The agency is using the TACLANE-Router (KG-175R) from the General Dynamics C4 Systems business unit. The KG-175R incorporates Cisco 3200 Series Mobile Routers and eliminates the need for multiple pieces of network equipment previously required for similar network routing and encryption functions.

The KG-175R comes preconfigured to NSA network routing security guidelines and is compliant with the High Assurance Internet Protocol Encryptor Interoperability Specification standard for use from the core of a network to the battlefield’s tactical edge, General Dynamics officials said.

“The KG-175R is the first NSA certified network encryptor with router functionality,” said John Cole, vice president of Information Assurance for General Dynamics C4 Systems.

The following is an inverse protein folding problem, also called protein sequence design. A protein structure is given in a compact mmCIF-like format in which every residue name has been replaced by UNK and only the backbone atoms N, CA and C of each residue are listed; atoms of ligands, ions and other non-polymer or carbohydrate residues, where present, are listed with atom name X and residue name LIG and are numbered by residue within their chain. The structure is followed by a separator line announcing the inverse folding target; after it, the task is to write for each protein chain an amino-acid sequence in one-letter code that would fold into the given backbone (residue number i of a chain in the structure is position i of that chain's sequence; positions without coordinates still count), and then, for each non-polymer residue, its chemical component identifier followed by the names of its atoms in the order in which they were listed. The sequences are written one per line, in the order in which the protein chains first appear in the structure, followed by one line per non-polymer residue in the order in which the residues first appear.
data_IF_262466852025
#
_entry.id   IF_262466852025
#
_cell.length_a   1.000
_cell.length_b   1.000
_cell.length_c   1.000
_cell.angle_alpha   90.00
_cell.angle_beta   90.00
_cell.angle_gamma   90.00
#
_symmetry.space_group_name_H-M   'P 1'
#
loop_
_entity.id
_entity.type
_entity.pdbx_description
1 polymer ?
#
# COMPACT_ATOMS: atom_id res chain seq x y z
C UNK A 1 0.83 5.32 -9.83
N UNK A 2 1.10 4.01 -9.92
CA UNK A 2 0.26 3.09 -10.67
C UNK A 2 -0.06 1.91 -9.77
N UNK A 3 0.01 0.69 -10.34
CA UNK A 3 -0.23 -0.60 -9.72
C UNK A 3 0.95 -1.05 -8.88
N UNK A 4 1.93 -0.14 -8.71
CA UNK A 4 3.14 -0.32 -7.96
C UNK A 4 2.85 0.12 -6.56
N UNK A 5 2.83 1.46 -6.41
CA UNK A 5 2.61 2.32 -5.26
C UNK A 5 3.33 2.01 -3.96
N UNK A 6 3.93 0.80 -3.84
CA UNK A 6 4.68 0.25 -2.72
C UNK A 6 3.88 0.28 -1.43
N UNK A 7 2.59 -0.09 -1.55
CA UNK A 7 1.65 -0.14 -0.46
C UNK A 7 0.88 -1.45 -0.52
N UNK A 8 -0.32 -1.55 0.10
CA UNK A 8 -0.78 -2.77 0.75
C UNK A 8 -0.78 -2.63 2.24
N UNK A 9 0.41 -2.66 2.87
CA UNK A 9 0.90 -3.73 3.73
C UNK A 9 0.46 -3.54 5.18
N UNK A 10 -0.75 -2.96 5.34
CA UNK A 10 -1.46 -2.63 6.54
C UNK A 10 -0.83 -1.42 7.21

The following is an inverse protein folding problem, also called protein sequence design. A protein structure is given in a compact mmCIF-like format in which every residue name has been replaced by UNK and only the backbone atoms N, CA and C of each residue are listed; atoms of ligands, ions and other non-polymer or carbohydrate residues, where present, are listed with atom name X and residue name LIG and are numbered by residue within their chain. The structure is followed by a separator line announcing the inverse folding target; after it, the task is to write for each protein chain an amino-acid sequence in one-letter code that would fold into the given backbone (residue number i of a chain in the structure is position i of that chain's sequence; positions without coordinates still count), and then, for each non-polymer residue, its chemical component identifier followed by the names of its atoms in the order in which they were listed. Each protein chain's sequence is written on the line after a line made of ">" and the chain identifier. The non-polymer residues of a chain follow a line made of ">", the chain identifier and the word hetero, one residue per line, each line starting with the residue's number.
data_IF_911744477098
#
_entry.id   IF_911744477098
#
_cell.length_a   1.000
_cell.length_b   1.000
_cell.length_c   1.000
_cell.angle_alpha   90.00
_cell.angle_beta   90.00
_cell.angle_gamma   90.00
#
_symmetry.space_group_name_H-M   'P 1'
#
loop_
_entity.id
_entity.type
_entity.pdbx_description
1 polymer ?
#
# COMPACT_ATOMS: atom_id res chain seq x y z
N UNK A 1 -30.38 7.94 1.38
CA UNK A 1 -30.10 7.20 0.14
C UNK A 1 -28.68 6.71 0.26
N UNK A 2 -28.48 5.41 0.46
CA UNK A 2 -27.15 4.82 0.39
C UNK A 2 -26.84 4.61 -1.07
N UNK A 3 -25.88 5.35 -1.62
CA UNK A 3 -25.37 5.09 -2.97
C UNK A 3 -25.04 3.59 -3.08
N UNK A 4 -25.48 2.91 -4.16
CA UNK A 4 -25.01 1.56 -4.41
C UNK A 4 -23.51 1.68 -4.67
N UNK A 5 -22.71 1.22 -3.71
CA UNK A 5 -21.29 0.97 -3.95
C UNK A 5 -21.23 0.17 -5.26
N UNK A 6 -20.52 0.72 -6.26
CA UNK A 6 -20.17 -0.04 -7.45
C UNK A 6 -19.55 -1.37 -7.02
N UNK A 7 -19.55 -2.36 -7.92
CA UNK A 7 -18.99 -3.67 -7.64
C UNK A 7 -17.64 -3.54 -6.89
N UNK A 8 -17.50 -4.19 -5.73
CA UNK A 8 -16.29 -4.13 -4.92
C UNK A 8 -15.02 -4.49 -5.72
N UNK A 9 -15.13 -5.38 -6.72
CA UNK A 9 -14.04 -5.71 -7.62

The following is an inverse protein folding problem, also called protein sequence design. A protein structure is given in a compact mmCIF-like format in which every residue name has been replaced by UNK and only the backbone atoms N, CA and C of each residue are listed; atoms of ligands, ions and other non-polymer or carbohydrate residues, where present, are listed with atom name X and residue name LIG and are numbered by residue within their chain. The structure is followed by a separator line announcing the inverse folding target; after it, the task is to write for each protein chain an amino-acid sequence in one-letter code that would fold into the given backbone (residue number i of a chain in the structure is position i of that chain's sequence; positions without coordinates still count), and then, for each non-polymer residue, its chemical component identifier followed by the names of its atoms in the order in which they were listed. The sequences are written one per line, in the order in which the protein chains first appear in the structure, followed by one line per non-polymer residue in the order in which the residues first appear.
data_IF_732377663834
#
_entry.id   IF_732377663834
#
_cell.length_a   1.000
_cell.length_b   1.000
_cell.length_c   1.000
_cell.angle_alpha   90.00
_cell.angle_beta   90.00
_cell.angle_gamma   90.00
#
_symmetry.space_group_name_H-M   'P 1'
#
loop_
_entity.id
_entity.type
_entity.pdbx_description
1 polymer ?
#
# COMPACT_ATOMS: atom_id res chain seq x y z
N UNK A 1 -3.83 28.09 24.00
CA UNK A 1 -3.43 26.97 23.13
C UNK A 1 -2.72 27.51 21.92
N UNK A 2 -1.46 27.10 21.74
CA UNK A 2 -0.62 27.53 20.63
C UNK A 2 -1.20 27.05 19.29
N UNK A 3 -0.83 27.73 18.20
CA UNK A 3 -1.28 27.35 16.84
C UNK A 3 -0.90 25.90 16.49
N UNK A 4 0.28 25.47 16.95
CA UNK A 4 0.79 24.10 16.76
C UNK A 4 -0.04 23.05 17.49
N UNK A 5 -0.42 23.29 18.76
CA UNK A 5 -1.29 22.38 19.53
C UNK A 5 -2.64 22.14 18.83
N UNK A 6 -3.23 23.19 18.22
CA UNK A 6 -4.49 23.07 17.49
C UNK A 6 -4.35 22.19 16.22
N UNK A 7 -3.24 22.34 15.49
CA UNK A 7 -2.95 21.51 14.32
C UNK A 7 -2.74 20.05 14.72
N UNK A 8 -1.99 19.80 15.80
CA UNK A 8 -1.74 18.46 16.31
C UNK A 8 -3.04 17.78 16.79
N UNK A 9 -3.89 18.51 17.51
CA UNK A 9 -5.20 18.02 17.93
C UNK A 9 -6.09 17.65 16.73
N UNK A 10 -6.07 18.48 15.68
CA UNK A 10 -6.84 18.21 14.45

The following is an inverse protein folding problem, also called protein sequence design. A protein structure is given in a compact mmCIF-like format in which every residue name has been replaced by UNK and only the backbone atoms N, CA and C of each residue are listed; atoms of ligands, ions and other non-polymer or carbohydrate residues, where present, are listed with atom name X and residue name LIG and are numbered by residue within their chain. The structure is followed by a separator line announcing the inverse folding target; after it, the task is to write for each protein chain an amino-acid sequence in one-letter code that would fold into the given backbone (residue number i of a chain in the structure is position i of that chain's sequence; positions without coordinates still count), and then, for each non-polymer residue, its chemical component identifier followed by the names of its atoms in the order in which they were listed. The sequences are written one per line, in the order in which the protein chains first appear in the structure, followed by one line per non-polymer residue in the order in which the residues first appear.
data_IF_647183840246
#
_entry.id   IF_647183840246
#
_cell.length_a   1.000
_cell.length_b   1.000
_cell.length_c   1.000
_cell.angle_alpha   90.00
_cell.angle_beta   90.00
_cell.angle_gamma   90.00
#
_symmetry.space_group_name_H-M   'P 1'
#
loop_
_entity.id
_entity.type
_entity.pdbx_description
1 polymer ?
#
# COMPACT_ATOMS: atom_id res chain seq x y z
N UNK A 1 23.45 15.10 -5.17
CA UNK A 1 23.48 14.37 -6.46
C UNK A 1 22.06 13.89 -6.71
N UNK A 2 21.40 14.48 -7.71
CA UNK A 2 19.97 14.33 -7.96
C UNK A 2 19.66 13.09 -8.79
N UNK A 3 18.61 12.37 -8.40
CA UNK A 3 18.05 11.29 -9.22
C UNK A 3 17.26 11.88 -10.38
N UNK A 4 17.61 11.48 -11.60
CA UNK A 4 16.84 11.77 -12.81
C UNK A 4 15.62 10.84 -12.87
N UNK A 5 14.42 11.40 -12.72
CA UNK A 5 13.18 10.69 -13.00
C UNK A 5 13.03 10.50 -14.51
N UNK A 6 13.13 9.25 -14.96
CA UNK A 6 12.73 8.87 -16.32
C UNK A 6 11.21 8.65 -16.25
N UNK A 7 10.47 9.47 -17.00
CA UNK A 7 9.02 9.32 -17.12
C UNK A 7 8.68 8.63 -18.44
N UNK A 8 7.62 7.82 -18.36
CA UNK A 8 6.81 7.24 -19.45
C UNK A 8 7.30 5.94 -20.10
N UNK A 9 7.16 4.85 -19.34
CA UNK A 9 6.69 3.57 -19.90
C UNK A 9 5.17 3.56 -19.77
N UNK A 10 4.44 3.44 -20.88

“By providing multiple functions in a single device, military and government users can significantly reduce size, weight and power requirements for both stationary and on-the-move networks.”

Syrian Official Says Israeli Airstrike Hit Nuke Facility

Via Fox News -

"Israel was the fourth-largest exporter of weapons of mass destruction and a violator of other nations' airspace, and it had taken action against nuclear facilities, including the 6 July attack in Syria," Syrian representative Bassam Darwish is quoted in the document as saying.

Diplomats familiar with the document cannot explain why July 6 was invoked, instead of Sept. 6, the date both countries say an incident occurred. A State Department source tells FOX News the best explanation is that Darwish misspoke.

The document, released by the General Assembly's Department of Public Information, recounted Tuesday's proceedings at the annual gathering of the U.N.'s Disarmament and International Security Committee.